I heard a story that recently, in Atteridgeville, a group of people were protesting for reasons unknown to me. During the protest march they ended up breaking into a shop owned by a Pakistani immigrant. They raided the man’s shop, stealing the food he sells and some of his profits. The Pakistani shop owner tried to stop them, but there wasn’t much he could do against the large group. The story I was told then proceeded to how the food was being sold for half price on the streets of the Pretoria township and locals were buying it too, without asking any questions.
As the narrative of the story was continuing in the township, it was clear that some were in total support of the act and were justifying it by saying the shop is owned by foreigners. It’s strange that black South Africans, some of whom lost their family members to apartheid, discriminate against others because they look and sound different. This is a country that saw a lot of bloodshed because of discrimination that made others lesser citizens because they looked different from the race considering itself more superior. Xenophobia is exactly that – it’s just that the race once considered inferior is claiming superiority over others. This time it’s not skin colour or skin tone being used, but nationality.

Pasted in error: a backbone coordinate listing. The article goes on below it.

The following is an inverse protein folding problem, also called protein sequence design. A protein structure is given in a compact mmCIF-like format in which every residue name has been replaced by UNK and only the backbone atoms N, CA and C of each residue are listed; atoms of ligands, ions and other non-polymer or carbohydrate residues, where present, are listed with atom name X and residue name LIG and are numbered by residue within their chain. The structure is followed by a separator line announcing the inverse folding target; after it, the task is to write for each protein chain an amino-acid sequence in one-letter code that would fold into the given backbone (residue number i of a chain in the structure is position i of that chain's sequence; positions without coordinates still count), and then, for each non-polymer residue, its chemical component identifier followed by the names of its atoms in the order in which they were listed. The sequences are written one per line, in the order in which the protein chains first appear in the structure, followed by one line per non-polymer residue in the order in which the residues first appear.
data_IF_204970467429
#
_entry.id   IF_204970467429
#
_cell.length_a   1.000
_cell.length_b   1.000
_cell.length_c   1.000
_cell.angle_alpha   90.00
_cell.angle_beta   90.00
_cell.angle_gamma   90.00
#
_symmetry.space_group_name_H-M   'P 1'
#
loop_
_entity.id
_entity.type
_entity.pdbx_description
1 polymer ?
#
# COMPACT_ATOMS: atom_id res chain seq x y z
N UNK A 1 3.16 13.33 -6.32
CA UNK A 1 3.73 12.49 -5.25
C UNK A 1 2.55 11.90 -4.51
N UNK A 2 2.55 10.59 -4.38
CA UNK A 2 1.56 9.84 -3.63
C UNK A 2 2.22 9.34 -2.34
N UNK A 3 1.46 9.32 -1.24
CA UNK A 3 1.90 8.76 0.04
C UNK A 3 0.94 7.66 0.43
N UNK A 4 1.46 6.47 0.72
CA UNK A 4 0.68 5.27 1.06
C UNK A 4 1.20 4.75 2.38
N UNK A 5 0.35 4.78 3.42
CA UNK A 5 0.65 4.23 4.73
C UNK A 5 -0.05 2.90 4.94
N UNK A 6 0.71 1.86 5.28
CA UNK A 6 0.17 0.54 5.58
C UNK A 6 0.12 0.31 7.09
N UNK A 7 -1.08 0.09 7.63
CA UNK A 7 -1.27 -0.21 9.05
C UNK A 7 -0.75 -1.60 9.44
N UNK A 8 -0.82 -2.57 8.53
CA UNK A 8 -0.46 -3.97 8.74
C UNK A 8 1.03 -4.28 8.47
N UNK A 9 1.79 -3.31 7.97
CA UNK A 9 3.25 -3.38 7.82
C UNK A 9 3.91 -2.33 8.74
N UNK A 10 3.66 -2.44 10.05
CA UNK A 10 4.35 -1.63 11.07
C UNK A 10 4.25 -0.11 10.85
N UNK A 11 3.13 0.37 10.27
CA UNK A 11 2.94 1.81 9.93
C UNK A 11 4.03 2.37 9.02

Archbishop Emeritus Desmond Tutu coined the term ‘Rainbow Nation’ for South Africa. Clearly that term means nothing these days as we move away from racial, ethnic and other forms of tolerance that one can have.
Black South Africans seem to care less about why people leave their countries and brave their intolerance in some of South Africa’s poorest townships. They never spend time to think that maybe foreigners don’t want to be her but are discrimination, assault and fear in a South African township offers a better life than the one they left behind in other parts of Africa, the Asian sub-continent and the Middle East.
It’s been almost 18 years since we found our democracy in this country. It’s been almost 18 years since we found the many freedoms we constantly talk about, but clearly the minds of some South African are not free as they are constantly looking for people to blame for their suffering. Clearly people in Atteridgeville never cared to stop and think why the Pakistani man managed to move to their township and open a shop that ended up doing well. They clearly never even asked him so maybe he could share some skills with them. All they seem to have wanted on that day was someone to blame for their problems and the foreigner just happened to be there. If not careful we can easily return to May 2008.